Digital has re-kindled interest in photography generally but standards across the board vary wildly. The images shot by enthusiasts in amateur photography magazines are superb for instance. However, the standard which is readily accepted for brochures and web is very low. Companies see it as a cost-cutting measure to do it themselves - ''you've got a camera-phone - go and take the boss's picture'.

My glass is (almost) always half full. Sometimes it does seem though that the buying public regard the pro photographer as obsolete, whether it be for weddings, pictures of the children or for a company brochure. On the plus side, people are much more visually aware these days so any pro who can excite the public with their images will get plenty of work (as long as they're also good at marketing of course).

Is it getting harder or easier to make a decent living?

There does seem to be a drop in demand for pro photography and at the same time more photographers coming into the business, so I would have to say harder. Many photographers are diversifying into other areas of photography, but that works both ways as more photographers come into their particular field.

How do you stay ahead of the game?

By doing more marketing, more networking, more promotion and looking after our previous and current clients.

How do organisations such as The Societies help?

The Societies provides a central resource of knowledge, whether through seminars, the Convention or the forum. It's amazing how many photographers will share knowledge and expertise with others.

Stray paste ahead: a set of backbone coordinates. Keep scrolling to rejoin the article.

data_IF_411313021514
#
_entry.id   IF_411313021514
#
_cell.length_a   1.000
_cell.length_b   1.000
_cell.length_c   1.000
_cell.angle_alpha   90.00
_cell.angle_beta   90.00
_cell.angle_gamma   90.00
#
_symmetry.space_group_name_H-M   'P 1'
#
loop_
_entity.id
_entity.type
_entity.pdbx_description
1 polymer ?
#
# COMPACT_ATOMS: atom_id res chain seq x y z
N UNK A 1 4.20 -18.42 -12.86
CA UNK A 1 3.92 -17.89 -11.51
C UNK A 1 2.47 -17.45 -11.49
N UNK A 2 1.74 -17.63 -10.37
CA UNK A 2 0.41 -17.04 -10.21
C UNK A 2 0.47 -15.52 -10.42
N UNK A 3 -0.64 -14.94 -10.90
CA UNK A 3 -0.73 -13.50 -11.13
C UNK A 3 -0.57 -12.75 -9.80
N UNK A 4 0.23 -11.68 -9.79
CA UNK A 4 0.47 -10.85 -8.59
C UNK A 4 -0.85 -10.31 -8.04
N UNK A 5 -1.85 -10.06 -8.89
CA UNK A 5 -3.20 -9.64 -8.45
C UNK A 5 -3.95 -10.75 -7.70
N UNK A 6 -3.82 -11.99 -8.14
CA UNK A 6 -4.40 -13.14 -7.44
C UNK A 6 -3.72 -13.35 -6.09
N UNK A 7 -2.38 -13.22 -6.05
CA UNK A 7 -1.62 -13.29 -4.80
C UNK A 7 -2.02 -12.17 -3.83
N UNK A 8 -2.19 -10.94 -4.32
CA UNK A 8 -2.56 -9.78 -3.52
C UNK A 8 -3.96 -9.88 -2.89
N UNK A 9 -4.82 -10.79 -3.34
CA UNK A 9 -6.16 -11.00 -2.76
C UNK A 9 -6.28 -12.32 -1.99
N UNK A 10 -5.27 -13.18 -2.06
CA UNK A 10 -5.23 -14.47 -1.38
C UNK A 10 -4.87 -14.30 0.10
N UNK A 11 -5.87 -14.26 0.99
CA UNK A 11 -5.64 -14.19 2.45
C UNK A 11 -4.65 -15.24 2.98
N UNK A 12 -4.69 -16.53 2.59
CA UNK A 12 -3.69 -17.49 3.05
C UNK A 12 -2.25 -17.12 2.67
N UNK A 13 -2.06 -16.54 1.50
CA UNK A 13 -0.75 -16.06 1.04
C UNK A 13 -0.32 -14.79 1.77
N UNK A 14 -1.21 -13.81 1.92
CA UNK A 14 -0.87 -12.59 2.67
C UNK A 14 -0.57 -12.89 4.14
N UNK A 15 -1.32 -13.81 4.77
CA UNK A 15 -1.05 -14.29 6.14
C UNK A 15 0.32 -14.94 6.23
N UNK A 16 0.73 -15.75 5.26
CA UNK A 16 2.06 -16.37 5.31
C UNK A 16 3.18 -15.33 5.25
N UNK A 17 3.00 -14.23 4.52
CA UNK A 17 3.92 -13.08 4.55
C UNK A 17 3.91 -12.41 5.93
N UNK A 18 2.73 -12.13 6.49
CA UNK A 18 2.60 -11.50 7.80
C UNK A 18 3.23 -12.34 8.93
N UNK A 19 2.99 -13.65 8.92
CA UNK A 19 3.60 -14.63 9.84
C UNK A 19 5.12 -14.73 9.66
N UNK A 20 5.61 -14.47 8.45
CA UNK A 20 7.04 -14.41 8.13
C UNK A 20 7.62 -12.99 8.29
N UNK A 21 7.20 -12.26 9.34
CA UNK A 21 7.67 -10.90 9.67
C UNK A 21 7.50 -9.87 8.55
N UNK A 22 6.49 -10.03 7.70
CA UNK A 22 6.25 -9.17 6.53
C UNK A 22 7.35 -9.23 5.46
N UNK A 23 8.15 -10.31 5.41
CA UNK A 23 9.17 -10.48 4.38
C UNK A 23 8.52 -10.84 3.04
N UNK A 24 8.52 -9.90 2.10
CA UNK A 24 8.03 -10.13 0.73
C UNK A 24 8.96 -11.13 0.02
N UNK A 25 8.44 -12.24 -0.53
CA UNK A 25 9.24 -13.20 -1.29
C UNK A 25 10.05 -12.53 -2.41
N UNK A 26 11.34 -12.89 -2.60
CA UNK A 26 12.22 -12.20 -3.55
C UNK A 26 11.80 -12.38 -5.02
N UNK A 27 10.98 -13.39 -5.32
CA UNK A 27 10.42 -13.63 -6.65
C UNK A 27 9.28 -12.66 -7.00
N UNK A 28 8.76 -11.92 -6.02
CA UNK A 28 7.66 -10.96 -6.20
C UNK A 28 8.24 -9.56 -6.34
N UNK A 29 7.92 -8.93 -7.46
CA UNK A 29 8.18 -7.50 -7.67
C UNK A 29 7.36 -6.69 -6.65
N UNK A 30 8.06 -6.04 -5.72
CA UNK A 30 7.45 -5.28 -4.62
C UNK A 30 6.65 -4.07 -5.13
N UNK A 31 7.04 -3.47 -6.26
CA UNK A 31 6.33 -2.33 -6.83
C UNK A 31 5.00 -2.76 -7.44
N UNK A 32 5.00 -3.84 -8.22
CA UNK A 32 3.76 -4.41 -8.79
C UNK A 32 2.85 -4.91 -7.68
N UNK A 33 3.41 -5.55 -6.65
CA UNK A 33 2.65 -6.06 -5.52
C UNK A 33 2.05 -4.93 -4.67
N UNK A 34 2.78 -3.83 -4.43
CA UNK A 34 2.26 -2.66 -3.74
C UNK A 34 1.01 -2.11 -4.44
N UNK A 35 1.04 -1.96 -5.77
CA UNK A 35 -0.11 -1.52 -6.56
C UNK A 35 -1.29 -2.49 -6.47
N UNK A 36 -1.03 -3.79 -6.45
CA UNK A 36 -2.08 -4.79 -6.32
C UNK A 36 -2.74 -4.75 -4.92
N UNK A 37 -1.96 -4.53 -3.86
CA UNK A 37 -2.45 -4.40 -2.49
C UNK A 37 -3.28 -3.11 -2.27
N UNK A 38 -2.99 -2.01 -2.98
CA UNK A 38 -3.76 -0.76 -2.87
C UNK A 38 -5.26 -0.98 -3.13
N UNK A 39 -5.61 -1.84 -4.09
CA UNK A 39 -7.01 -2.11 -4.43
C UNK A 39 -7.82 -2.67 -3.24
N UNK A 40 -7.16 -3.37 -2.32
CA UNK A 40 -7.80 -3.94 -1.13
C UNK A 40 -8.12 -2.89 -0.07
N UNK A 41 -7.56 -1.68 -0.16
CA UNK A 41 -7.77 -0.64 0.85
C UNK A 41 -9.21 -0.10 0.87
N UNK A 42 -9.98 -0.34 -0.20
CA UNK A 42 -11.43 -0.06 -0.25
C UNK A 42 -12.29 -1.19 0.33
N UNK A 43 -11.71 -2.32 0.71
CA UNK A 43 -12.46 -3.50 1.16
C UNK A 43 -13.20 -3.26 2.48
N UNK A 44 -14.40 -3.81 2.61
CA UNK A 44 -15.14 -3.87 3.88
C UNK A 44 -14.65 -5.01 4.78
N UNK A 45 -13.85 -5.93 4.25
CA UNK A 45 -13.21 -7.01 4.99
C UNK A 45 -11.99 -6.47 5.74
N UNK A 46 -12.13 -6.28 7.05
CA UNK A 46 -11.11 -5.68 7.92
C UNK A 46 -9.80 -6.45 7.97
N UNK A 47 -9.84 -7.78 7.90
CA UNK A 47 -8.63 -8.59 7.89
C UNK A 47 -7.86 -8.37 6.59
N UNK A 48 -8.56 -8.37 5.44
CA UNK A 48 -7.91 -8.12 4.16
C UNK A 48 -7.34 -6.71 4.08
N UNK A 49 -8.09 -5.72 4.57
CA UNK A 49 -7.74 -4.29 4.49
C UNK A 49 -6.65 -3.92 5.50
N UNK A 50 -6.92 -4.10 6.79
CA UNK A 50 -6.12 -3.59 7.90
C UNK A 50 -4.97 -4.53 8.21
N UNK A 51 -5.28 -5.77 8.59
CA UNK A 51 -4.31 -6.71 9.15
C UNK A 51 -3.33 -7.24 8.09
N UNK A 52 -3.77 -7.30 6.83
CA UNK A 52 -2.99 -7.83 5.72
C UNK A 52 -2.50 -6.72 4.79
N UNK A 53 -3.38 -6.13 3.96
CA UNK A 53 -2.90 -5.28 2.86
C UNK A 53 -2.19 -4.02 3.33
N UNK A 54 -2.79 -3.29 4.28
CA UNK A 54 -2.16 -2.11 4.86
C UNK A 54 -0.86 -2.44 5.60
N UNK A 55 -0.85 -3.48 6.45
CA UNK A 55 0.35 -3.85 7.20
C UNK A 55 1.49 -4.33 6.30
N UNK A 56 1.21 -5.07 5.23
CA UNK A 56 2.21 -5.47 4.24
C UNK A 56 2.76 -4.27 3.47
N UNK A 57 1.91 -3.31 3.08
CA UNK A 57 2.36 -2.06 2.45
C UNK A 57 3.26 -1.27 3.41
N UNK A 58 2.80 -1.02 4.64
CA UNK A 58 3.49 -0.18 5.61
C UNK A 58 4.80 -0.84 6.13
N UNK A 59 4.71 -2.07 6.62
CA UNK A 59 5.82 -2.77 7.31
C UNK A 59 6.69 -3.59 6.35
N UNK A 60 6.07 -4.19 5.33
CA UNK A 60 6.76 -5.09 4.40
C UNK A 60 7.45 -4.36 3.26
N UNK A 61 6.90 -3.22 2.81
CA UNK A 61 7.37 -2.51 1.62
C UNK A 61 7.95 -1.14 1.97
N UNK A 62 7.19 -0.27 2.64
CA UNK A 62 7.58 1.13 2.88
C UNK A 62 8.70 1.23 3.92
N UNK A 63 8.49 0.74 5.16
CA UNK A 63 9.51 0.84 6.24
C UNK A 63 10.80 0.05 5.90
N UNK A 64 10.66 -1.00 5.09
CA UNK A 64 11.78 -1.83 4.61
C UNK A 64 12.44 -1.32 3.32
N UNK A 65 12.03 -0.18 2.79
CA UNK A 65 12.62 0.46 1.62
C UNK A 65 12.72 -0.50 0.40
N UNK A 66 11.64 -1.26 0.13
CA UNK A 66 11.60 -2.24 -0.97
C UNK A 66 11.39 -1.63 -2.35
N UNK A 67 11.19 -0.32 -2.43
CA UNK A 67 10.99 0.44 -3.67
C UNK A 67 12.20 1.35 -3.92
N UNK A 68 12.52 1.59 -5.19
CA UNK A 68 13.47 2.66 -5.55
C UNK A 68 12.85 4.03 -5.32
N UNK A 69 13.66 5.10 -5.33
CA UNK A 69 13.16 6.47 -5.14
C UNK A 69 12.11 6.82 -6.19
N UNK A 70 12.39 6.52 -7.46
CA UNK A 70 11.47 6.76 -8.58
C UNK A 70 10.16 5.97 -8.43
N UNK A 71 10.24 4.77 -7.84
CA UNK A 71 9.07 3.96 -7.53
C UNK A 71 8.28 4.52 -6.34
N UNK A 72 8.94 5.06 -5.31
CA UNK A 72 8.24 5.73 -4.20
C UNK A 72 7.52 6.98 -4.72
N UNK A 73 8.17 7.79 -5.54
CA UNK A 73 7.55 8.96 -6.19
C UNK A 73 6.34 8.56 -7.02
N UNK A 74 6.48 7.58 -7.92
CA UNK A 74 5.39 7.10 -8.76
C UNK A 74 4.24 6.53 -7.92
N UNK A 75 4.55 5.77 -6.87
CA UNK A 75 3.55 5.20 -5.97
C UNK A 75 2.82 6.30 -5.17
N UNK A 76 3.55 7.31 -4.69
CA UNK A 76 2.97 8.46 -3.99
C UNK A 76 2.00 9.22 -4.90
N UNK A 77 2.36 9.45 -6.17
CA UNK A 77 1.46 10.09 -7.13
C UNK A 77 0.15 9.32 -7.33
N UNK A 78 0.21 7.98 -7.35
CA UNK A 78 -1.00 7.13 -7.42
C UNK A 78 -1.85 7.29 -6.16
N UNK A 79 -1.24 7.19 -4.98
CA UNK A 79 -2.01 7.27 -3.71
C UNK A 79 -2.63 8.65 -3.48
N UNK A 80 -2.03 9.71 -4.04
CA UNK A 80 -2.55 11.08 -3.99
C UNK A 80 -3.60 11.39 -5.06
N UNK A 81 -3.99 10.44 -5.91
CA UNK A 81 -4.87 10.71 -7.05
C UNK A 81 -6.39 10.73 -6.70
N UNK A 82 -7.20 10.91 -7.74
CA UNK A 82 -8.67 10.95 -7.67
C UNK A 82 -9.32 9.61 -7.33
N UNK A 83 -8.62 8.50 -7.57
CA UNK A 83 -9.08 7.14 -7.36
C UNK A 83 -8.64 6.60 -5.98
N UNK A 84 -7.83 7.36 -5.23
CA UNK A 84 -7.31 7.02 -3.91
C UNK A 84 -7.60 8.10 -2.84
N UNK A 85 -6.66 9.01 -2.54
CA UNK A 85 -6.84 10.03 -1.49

Why is The Societies Convention such a big deal for photographers? Is it primarily about the chance to learn from the experiences of imaging icons?

Learning how others do things, how NOT to do things, keeping up to date with trends, keeping up with new's not just about the seminars, the exchange of ideas and experiences in the bar afterwards is equally valuable. Phil and Juliet pack so much in to the Convention week, and with a limited budget (contrary to popular opinion), that it is difficult to see how they could improve the formula.

Your own mentors (living or dead)?

Apart from my dad of course, who got me interested in photography in the first place, my first 'hero' was Eamonn McCabe the then sports photographer for The Observer. As I moved into social photography and children's portraits I was inspired by Kevin Wilson, Brian Ollier and Ian Coates. My biggest influence over the years, for his timeless black and white portrait photography, is a photographer perhaps not so well known in the UK, Ron Oliver - he was photographing children's portraits in a natural style long before 'lifestyle' became a buzz-word.